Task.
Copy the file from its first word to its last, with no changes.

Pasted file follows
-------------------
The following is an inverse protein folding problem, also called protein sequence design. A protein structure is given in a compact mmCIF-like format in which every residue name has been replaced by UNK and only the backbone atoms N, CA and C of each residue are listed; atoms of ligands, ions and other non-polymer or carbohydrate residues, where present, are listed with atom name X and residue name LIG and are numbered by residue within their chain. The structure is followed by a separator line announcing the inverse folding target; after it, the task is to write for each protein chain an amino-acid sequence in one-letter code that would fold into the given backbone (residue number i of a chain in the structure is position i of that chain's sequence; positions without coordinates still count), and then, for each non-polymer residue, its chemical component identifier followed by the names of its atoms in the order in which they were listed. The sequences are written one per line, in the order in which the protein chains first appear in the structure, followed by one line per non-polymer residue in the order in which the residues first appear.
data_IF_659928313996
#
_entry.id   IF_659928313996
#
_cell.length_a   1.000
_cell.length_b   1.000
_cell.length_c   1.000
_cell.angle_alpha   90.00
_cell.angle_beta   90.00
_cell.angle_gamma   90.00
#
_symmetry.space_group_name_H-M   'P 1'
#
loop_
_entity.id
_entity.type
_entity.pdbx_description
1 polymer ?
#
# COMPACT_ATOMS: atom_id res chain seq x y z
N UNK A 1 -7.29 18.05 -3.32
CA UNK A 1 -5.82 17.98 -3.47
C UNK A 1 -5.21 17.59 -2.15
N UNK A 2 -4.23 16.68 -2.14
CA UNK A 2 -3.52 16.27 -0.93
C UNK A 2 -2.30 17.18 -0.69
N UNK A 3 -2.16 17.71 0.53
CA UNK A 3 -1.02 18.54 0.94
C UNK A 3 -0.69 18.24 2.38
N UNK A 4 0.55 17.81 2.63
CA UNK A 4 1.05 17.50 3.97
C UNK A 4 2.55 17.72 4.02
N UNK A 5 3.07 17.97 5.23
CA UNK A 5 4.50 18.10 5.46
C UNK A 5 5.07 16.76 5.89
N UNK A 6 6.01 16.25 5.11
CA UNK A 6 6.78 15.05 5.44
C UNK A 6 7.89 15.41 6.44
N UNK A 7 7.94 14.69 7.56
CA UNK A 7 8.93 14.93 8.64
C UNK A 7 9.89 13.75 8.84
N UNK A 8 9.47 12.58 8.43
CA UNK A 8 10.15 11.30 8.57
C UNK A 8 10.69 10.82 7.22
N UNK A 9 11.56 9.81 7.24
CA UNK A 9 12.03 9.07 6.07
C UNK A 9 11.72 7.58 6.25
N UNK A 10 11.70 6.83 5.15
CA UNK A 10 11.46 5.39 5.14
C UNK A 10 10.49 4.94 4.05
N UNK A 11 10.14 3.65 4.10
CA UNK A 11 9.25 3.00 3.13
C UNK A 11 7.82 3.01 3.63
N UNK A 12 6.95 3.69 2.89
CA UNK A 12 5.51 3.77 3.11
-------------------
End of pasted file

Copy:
The following is an inverse protein folding problem, also called protein sequence design. A protein structure is given in a compact mmCIF-like format in which every residue name has been replaced by UNK and only the backbone atoms N, CA and C of each residue are listed; atoms of ligands, ions and other non-polymer or carbohydrate residues, where present, are listed with atom name X and residue name LIG and are numbered by residue within their chain. The structure is followed by a separator line announcing the inverse folding target; after it, the task is to write for each protein chain an amino-acid sequence in one-letter code that would fold into the given backbone (residue number i of a chain in the structure is position i of that chain's sequence; positions without coordinates still count), and then, for each non-polymer residue, its chemical component identifier followed by the names of its atoms in the order in which they were listed. The sequences are written one per line, in the order in which the protein chains first appear in the structure, followed by one line per non-polymer residue in the order in which the residues first appear.
data_IF_659928313996
#
_entry.id   IF_659928313996
#
_cell.length_a   1.000
_cell.length_b   1.000
_cell.length_c   1.000
_cell.angle_alpha   90.00
_cell.angle_beta   90.00
_cell.angle_gamma   90.00
#
_symmetry.space_group_name_H-M   'P 1'
#
loop_
_entity.id
_entity.type
_entity.pdbx_description
1 polymer ?
#
# COMPACT_ATOMS: atom_id res chain seq x y z
N UNK A 1 -7.29 18.05 -3.32
CA UNK A 1 -5.82 17.98 -3.47
C UNK A 1 -5.21 17.59 -2.15
N UNK A 2 -4.23 16.68 -2.14
CA UNK A 2 -3.52 16.27 -0.93
C UNK A 2 -2.30 17.18 -0.69
N UNK A 3 -2.16 17.71 0.53
CA UNK A 3 -1.02 18.54 0.94
C UNK A 3 -0.69 18.24 2.38
N UNK A 4 0.55 17.81 2.63
CA UNK A 4 1.05 17.50 3.97
C UNK A 4 2.55 17.72 4.02
N UNK A 5 3.07 17.97 5.23
CA UNK A 5 4.50 18.10 5.46
C UNK A 5 5.07 16.76 5.89
N UNK A 6 6.01 16.25 5.11
CA UNK A 6 6.78 15.05 5.44
C UNK A 6 7.89 15.41 6.44
N UNK A 7 7.94 14.69 7.56
CA UNK A 7 8.93 14.93 8.64
C UNK A 7 9.89 13.75 8.84
N UNK A 8 9.47 12.58 8.43
CA UNK A 8 10.15 11.30 8.57
C UNK A 8 10.69 10.82 7.22
N UNK A 9 11.56 9.81 7.24
CA UNK A 9 12.03 9.07 6.07
C UNK A 9 11.72 7.58 6.25
N UNK A 10 11.70 6.83 5.15
CA UNK A 10 11.46 5.39 5.14
C UNK A 10 10.49 4.94 4.05
N UNK A 11 10.14 3.65 4.10
CA UNK A 11 9.25 3.00 3.13
C UNK A 11 7.82 3.01 3.63
N UNK A 12 6.95 3.69 2.89
CA UNK A 12 5.51 3.77 3.11